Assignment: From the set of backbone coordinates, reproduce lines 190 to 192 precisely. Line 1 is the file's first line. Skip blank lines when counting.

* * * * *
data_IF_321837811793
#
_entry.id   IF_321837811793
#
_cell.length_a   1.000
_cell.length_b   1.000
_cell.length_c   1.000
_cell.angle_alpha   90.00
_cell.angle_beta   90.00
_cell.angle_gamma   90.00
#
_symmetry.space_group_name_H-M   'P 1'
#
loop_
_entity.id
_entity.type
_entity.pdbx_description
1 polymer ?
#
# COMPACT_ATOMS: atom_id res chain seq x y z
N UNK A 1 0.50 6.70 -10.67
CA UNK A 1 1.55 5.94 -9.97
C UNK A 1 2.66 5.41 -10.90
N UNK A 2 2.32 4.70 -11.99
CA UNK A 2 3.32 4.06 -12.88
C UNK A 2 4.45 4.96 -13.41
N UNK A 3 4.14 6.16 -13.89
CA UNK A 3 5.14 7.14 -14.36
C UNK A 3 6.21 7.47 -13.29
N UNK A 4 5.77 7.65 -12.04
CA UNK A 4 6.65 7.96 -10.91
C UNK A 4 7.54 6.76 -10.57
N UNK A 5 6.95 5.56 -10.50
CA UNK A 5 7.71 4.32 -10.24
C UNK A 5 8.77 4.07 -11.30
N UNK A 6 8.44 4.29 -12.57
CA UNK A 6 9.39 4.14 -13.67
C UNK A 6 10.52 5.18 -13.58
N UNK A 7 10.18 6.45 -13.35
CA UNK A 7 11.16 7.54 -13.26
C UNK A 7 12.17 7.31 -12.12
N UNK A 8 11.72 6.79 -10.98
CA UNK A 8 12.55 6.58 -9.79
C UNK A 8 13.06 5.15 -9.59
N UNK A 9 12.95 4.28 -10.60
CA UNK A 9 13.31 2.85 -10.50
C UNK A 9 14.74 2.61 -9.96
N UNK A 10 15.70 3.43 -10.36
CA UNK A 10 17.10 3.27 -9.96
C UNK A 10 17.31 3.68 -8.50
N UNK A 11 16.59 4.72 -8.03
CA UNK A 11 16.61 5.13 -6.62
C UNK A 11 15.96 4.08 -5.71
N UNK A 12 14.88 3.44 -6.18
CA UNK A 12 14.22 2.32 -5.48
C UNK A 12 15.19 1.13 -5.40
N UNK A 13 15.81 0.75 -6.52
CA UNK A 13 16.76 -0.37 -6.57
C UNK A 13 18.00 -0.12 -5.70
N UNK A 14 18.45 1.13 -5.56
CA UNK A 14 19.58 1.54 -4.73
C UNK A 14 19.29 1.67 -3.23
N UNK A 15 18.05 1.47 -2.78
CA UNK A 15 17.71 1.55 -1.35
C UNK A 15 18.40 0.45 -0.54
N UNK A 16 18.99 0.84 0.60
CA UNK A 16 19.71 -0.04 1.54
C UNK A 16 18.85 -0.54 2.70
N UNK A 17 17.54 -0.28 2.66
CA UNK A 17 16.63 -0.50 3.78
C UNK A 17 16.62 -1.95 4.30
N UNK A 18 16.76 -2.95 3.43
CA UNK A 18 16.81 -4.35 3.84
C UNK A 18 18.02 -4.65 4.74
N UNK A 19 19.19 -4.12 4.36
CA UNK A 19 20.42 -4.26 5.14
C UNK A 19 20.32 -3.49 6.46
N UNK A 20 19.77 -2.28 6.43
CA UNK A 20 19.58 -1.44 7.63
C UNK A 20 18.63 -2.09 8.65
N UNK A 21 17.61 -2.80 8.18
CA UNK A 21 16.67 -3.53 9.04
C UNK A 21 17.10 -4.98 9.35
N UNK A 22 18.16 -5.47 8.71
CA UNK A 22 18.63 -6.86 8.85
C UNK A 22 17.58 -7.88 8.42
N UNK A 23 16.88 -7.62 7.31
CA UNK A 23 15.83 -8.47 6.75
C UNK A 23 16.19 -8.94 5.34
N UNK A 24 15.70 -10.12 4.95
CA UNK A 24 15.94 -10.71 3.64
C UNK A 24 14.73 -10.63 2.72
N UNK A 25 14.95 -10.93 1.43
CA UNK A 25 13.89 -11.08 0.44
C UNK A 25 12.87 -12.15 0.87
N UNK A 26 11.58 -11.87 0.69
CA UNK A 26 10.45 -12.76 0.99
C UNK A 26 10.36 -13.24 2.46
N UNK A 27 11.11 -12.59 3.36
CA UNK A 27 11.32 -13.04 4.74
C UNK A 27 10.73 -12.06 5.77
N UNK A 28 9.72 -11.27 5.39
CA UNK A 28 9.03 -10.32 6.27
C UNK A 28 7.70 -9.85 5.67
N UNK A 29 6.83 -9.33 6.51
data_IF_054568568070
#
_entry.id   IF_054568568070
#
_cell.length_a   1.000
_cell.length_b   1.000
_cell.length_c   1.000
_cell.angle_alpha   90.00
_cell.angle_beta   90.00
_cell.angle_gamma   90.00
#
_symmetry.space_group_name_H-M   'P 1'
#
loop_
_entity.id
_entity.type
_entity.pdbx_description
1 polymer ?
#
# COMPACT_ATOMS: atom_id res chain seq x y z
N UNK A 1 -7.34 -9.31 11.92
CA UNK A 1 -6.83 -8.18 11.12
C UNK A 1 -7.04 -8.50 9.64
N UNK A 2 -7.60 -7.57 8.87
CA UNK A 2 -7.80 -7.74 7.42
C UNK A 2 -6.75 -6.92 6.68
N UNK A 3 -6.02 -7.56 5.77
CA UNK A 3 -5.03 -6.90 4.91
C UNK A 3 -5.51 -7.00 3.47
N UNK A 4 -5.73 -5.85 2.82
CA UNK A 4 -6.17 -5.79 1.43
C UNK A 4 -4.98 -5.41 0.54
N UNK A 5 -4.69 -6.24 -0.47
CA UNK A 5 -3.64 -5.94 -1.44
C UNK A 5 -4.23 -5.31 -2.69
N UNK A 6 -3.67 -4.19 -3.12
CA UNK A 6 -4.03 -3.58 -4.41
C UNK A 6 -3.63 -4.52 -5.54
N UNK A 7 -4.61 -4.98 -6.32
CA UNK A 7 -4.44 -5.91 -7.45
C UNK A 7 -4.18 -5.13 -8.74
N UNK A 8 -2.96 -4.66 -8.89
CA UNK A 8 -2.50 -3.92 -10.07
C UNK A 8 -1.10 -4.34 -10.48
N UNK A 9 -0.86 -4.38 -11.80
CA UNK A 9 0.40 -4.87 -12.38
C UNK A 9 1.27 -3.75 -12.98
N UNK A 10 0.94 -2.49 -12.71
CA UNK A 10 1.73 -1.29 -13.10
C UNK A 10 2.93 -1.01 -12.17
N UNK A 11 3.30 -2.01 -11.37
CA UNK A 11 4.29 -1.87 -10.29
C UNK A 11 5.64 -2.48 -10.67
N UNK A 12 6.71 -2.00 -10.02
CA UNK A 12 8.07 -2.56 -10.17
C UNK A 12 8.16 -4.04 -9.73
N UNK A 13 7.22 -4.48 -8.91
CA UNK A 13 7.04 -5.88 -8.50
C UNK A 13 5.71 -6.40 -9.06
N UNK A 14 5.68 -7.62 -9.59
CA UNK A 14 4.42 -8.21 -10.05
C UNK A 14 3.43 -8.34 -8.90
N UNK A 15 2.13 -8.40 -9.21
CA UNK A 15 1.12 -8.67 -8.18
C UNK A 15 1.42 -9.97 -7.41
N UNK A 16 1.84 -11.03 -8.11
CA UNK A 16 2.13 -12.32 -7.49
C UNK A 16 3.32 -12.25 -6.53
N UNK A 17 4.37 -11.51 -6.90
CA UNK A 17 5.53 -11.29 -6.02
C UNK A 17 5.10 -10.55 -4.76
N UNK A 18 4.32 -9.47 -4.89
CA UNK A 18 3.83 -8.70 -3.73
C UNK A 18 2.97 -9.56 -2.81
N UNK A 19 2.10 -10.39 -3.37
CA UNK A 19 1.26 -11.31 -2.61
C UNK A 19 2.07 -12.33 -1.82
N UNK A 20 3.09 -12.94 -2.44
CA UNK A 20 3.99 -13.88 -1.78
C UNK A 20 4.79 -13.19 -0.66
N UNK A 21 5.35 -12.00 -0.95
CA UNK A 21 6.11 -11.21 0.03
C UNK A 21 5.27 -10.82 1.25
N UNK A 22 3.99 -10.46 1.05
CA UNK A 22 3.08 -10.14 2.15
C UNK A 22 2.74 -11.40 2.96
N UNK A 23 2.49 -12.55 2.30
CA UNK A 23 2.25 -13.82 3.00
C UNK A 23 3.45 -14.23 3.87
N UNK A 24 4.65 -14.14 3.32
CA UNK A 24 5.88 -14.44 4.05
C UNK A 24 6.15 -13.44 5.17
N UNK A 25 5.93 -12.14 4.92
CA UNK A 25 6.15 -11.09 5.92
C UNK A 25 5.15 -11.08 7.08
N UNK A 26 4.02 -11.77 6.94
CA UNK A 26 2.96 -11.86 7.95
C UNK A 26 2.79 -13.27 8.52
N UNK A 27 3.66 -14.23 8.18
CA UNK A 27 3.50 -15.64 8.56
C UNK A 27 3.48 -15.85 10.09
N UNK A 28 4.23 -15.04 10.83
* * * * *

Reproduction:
CA UNK A 22 3.08 -10.14 2.15
C UNK A 22 2.74 -11.40 2.96
N UNK A 23 2.49 -12.55 2.30